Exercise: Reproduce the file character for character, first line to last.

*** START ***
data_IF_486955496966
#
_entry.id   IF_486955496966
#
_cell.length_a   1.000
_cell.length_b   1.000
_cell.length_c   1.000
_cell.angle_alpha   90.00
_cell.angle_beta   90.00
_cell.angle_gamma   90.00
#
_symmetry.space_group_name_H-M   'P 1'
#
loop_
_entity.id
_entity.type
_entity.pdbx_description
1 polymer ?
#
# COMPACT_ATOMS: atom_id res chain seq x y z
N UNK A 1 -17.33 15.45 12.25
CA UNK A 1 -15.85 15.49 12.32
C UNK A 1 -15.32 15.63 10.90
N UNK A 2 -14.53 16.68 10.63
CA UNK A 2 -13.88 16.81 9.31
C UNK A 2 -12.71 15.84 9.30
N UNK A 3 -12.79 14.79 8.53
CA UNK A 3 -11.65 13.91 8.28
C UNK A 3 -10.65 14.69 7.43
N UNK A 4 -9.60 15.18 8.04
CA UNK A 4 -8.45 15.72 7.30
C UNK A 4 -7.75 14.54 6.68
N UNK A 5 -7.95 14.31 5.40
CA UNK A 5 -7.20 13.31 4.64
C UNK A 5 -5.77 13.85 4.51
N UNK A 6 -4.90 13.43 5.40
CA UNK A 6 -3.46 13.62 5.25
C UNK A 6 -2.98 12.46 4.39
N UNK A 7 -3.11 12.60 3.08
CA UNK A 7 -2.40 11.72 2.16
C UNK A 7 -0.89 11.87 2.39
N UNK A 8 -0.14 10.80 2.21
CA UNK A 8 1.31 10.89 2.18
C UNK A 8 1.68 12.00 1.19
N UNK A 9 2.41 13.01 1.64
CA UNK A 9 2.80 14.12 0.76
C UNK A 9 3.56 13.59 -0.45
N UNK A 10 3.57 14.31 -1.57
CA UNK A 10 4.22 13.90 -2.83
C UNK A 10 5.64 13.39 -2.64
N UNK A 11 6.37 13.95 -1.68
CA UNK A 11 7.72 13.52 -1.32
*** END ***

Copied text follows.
data_IF_486955496966
#
_entry.id   IF_486955496966
#
_cell.length_a   1.000
_cell.length_b   1.000
_cell.length_c   1.000
_cell.angle_alpha   90.00
_cell.angle_beta   90.00
_cell.angle_gamma   90.00
#
_symmetry.space_group_name_H-M   'P 1'
#
loop_
_entity.id
_entity.type
_entity.pdbx_description
1 polymer ?
#
# COMPACT_ATOMS: atom_id res chain seq x y z
N UNK A 1 -17.33 15.45 12.25
CA UNK A 1 -15.85 15.49 12.32
C UNK A 1 -15.32 15.63 10.90
N UNK A 2 -14.53 16.68 10.63
CA UNK A 2 -13.88 16.81 9.31
C UNK A 2 -12.71 15.84 9.30
N UNK A 3 -12.79 14.79 8.53
CA UNK A 3 -11.65 13.91 8.28
C UNK A 3 -10.65 14.69 7.43
N UNK A 4 -9.60 15.18 8.04
CA UNK A 4 -8.45 15.72 7.30
C UNK A 4 -7.75 14.54 6.68
N UNK A 5 -7.95 14.31 5.40
CA UNK A 5 -7.20 13.31 4.64
C UNK A 5 -5.77 13.85 4.51
N UNK A 6 -4.90 13.43 5.40
CA UNK A 6 -3.46 13.62 5.25
C UNK A 6 -2.98 12.46 4.39
N UNK A 7 -3.11 12.60 3.08
CA UNK A 7 -2.40 11.72 2.16
C UNK A 7 -0.89 11.87 2.39
N UNK A 8 -0.14 10.80 2.21
CA UNK A 8 1.31 10.89 2.18
C UNK A 8 1.68 12.00 1.19
N UNK A 9 2.41 13.01 1.64
CA UNK A 9 2.80 14.12 0.76
C UNK A 9 3.56 13.59 -0.45
N UNK A 10 3.57 14.31 -1.57
CA UNK A 10 4.22 13.90 -2.83
C UNK A 10 5.64 13.39 -2.64
N UNK A 11 6.37 13.95 -1.68
CA UNK A 11 7.72 13.52 -1.32